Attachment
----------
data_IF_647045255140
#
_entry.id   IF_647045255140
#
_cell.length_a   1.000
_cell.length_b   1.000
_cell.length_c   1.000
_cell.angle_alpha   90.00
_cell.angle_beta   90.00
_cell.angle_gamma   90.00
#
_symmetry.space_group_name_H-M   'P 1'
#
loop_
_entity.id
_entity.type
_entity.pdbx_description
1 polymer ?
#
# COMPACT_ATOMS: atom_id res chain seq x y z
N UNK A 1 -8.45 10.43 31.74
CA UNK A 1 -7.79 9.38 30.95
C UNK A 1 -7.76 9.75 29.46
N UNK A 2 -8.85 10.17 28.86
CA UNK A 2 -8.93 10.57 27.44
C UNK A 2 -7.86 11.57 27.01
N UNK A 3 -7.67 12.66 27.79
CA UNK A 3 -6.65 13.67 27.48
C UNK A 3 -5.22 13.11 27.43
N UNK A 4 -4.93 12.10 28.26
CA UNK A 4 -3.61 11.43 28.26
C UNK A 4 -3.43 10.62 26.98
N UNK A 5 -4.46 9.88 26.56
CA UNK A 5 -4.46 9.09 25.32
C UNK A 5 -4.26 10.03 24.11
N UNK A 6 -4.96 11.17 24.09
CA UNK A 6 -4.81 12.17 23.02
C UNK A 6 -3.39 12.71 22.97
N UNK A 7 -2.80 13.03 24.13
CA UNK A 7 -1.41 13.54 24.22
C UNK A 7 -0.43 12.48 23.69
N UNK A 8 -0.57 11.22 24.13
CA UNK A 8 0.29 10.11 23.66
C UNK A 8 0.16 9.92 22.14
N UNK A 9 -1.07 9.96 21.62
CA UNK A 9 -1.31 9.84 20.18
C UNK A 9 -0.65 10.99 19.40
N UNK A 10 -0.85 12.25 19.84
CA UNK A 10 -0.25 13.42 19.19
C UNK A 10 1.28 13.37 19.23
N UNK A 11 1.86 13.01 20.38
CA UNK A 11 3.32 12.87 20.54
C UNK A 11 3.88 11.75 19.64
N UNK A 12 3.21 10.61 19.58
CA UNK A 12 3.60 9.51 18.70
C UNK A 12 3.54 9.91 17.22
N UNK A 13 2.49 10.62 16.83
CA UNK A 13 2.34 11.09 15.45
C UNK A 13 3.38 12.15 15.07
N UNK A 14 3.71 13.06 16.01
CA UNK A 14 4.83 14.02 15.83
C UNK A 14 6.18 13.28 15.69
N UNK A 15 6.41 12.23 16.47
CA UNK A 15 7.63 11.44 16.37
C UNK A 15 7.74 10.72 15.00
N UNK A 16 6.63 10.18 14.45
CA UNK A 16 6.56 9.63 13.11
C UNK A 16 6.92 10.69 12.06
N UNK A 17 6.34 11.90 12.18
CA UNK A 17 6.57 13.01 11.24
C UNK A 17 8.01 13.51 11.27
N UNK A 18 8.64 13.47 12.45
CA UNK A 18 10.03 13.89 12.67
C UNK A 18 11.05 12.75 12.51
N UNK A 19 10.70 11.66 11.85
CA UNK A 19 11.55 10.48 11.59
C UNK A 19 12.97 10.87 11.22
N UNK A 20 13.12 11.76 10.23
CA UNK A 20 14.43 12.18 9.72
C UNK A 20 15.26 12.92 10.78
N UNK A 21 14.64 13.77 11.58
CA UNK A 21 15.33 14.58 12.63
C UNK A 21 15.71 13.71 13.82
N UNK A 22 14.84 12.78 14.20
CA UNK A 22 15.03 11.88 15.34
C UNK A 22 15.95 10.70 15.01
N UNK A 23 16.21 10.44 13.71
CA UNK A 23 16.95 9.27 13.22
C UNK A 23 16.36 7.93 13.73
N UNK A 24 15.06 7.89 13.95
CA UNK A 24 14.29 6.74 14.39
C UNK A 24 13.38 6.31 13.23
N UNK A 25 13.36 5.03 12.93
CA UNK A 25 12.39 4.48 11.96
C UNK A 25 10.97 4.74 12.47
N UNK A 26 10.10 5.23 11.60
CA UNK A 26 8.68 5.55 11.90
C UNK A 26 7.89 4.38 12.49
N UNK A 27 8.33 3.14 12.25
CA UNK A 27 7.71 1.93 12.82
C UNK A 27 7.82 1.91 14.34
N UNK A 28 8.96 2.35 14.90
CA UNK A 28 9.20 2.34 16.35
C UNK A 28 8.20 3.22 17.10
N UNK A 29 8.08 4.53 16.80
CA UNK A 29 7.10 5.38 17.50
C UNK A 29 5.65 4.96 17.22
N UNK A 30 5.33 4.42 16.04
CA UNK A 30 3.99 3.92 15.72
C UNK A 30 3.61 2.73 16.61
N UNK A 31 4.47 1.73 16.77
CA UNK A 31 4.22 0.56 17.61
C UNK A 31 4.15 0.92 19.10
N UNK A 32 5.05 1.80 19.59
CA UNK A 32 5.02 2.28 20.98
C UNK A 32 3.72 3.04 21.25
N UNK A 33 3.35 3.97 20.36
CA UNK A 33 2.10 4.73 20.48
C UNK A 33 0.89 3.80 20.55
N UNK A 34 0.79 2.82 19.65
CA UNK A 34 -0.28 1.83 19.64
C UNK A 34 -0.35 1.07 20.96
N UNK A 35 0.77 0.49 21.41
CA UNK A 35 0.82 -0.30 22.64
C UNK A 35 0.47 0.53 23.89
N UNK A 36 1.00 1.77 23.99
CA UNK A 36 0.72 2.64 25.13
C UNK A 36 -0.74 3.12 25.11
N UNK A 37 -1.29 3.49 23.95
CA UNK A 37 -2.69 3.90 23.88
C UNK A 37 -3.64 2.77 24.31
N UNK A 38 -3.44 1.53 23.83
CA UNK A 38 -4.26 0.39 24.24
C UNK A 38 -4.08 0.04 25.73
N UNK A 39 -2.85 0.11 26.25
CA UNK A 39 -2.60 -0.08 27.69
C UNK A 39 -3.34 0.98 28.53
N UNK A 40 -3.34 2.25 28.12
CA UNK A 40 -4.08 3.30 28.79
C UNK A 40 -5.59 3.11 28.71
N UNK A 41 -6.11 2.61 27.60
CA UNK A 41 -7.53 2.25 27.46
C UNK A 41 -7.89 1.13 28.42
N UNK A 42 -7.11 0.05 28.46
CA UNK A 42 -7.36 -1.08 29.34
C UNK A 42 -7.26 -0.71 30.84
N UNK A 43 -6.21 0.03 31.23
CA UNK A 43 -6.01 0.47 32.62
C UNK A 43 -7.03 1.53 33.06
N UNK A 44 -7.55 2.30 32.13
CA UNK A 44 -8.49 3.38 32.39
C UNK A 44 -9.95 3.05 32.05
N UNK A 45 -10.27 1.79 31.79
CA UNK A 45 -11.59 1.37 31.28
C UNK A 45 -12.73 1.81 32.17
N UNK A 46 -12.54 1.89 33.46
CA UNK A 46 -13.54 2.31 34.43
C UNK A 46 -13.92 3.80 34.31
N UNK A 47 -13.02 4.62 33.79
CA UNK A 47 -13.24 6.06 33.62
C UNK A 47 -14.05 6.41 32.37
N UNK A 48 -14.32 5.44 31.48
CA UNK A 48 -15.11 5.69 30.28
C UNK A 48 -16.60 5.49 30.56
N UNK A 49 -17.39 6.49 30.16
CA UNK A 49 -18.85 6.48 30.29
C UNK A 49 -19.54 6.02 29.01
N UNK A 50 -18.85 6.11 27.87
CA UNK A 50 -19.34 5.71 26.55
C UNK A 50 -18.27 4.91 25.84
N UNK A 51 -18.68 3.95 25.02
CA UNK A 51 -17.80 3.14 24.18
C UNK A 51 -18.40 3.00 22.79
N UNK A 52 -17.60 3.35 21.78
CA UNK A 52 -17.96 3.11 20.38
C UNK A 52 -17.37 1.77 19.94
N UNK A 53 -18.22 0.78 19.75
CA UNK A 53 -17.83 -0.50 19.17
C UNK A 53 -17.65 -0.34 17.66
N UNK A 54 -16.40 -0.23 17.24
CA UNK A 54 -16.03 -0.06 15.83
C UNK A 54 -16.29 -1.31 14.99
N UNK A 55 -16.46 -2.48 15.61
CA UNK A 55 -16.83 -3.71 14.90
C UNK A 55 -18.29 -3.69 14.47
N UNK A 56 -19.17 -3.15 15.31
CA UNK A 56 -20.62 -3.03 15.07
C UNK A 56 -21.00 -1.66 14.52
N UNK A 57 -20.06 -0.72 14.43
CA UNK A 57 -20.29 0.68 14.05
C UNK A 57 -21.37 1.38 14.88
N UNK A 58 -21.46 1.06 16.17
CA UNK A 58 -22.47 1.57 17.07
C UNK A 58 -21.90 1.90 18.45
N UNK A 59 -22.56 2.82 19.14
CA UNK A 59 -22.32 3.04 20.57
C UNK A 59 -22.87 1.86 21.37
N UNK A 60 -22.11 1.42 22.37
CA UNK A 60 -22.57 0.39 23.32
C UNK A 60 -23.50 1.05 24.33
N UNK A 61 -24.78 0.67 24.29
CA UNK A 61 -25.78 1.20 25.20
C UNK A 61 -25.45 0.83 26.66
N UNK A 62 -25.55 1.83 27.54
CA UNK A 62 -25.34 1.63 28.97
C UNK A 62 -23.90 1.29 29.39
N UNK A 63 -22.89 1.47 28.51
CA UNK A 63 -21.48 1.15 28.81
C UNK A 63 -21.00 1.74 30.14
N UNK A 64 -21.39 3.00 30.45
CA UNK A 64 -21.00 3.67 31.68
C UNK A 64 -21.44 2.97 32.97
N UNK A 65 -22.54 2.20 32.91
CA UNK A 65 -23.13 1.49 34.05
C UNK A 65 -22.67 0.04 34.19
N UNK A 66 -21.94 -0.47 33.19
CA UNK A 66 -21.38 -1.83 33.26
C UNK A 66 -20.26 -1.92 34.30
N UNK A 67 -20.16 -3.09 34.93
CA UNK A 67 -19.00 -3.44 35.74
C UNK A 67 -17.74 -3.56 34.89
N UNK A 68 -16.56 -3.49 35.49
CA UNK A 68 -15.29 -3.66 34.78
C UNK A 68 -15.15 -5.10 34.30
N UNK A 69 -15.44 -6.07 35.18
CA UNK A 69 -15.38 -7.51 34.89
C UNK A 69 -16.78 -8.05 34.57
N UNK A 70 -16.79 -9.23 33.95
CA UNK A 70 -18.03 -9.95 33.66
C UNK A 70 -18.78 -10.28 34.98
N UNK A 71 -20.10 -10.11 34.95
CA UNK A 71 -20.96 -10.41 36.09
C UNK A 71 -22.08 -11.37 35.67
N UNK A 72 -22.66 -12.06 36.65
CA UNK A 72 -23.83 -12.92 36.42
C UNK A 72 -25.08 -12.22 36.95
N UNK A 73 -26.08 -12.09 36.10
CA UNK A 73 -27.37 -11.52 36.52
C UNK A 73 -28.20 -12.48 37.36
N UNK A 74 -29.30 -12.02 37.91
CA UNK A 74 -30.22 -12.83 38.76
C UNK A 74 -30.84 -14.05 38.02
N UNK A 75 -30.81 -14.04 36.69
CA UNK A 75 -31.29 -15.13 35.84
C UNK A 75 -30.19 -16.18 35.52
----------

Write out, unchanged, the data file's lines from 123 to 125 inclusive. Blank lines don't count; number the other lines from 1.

N UNK A 35 0.77 0.49 21.41
CA UNK A 35 0.82 -0.30 22.64
C UNK A 35 0.47 0.53 23.89